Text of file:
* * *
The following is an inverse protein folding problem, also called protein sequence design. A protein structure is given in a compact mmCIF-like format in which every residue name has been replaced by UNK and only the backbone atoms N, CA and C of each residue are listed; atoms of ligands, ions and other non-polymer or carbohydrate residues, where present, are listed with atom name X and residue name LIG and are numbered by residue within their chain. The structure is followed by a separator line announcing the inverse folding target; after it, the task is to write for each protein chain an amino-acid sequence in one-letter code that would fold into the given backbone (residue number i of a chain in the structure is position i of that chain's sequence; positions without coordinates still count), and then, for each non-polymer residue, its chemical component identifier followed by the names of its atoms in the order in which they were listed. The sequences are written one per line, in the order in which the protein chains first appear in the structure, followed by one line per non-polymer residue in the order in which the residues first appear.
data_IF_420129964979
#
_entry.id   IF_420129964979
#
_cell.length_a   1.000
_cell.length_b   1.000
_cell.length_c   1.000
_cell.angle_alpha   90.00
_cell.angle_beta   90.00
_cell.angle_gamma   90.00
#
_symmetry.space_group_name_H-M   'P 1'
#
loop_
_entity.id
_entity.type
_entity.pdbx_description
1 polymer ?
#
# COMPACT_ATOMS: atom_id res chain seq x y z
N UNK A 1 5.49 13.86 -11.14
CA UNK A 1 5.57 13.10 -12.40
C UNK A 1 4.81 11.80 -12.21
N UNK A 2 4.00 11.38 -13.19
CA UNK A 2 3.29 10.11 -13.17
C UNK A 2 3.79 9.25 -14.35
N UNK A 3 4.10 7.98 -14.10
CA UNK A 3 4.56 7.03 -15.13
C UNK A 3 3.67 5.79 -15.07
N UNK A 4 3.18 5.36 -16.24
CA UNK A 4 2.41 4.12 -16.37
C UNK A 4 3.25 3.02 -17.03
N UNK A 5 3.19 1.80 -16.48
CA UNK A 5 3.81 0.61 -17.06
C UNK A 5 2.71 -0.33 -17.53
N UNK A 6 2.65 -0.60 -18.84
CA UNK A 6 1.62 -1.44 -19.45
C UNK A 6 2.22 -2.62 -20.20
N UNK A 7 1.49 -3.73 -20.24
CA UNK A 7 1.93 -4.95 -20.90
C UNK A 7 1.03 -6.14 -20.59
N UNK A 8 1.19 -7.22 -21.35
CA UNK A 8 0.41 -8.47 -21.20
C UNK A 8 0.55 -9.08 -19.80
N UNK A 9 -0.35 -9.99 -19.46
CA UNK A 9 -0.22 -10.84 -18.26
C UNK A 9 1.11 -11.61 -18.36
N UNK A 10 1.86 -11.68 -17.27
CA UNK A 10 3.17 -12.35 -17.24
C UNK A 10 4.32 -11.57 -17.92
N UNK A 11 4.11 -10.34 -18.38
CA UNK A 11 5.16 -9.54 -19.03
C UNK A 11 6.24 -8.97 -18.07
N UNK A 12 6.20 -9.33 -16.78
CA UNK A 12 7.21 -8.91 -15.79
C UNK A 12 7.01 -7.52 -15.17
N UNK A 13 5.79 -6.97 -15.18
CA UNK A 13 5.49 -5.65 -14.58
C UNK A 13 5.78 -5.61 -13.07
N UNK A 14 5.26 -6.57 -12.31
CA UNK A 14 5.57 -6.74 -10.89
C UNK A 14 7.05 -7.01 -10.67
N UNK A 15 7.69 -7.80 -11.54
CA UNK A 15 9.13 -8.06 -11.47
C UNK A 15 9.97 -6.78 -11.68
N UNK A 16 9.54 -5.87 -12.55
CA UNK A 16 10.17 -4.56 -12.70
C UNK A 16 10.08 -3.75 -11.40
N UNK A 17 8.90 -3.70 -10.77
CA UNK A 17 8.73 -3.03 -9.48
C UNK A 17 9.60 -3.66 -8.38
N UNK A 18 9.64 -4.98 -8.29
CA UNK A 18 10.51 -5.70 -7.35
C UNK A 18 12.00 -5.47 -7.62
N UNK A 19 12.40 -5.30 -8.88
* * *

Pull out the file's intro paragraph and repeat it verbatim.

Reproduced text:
The following is an inverse protein folding problem, also called protein sequence design. A protein structure is given in a compact mmCIF-like format in which every residue name has been replaced by UNK and only the backbone atoms N, CA and C of each residue are listed; atoms of ligands, ions and other non-polymer or carbohydrate residues, where present, are listed with atom name X and residue name LIG and are numbered by residue within their chain. The structure is followed by a separator line announcing the inverse folding target; after it, the task is to write for each protein chain an amino-acid sequence in one-letter code that would fold into the given backbone (residue number i of a chain in the structure is position i of that chain's sequence; positions without coordinates still count), and then, for each non-polymer residue, its chemical component identifier followed by the names of its atoms in the order in which they were listed. The sequences are written one per line, in the order in which the protein chains first appear in the structure, followed by one line per non-polymer residue in the order in which the residues first appear.